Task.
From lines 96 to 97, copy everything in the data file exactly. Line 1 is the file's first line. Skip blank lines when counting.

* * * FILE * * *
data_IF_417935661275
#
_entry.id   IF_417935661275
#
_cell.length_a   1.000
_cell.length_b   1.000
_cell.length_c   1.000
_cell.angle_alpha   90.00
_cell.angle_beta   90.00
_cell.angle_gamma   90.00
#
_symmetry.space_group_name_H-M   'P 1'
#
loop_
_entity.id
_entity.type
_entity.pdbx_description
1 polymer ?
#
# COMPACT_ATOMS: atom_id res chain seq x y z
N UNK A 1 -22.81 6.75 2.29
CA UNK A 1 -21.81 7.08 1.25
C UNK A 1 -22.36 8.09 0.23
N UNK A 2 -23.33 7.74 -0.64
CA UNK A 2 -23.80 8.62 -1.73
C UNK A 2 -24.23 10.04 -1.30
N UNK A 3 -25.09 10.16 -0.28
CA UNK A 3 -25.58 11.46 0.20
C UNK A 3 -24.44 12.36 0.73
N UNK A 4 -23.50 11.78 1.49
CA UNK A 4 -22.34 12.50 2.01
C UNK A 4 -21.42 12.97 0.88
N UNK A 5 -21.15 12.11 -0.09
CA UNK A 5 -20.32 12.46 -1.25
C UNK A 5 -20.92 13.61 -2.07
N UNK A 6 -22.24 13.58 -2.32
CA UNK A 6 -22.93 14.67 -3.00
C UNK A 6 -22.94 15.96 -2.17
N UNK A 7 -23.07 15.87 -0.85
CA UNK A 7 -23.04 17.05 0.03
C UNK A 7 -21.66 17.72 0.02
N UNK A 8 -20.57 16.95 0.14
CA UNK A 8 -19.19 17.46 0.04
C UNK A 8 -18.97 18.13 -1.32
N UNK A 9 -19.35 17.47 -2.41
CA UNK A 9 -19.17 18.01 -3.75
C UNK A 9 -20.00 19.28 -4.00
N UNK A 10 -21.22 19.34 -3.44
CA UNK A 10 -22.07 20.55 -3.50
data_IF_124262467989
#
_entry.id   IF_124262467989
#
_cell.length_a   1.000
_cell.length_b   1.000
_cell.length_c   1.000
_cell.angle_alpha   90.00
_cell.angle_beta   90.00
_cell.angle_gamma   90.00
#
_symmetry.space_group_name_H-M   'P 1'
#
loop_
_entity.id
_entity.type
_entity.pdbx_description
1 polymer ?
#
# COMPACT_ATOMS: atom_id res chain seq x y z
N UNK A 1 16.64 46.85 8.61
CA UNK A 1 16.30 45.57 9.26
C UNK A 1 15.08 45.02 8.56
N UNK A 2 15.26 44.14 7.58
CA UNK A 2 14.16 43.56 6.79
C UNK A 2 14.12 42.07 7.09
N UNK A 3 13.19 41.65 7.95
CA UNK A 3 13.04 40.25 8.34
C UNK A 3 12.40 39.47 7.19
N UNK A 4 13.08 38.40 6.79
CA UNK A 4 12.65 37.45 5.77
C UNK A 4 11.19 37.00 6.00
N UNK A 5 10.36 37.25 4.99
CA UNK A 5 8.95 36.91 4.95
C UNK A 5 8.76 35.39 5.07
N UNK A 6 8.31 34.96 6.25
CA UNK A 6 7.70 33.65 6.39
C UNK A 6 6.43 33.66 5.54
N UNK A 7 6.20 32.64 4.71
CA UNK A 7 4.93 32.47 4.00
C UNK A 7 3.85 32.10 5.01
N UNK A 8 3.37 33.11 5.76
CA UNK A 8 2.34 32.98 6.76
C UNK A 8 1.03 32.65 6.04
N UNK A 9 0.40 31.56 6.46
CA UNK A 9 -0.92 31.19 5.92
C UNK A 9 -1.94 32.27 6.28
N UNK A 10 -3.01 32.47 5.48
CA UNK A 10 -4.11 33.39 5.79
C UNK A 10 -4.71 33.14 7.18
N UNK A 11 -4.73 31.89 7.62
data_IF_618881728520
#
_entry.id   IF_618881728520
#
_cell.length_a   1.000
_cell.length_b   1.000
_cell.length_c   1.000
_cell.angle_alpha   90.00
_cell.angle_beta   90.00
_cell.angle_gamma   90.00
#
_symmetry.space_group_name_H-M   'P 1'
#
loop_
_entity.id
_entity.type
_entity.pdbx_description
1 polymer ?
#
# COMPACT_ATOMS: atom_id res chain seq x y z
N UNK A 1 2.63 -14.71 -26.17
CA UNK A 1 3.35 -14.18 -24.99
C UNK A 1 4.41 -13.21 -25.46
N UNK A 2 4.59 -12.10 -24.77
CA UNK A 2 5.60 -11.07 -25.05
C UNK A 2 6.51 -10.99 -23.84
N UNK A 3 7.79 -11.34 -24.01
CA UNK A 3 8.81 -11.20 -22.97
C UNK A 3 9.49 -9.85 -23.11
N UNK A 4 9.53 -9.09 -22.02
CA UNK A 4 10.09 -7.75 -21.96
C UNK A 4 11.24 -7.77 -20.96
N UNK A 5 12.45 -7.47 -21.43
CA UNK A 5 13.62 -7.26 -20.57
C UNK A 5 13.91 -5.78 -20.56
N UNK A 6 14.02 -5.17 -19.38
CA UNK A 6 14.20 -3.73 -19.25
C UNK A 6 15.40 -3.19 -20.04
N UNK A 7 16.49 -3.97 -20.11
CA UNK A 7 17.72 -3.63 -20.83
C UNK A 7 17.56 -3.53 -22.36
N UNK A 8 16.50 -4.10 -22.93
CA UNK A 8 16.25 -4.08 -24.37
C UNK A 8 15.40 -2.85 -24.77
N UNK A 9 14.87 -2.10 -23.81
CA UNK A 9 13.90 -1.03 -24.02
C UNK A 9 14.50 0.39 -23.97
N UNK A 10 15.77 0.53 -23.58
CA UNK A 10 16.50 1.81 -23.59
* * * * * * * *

C UNK A 9 -1.94 32.27 6.28
N UNK A 10 -3.01 32.47 5.48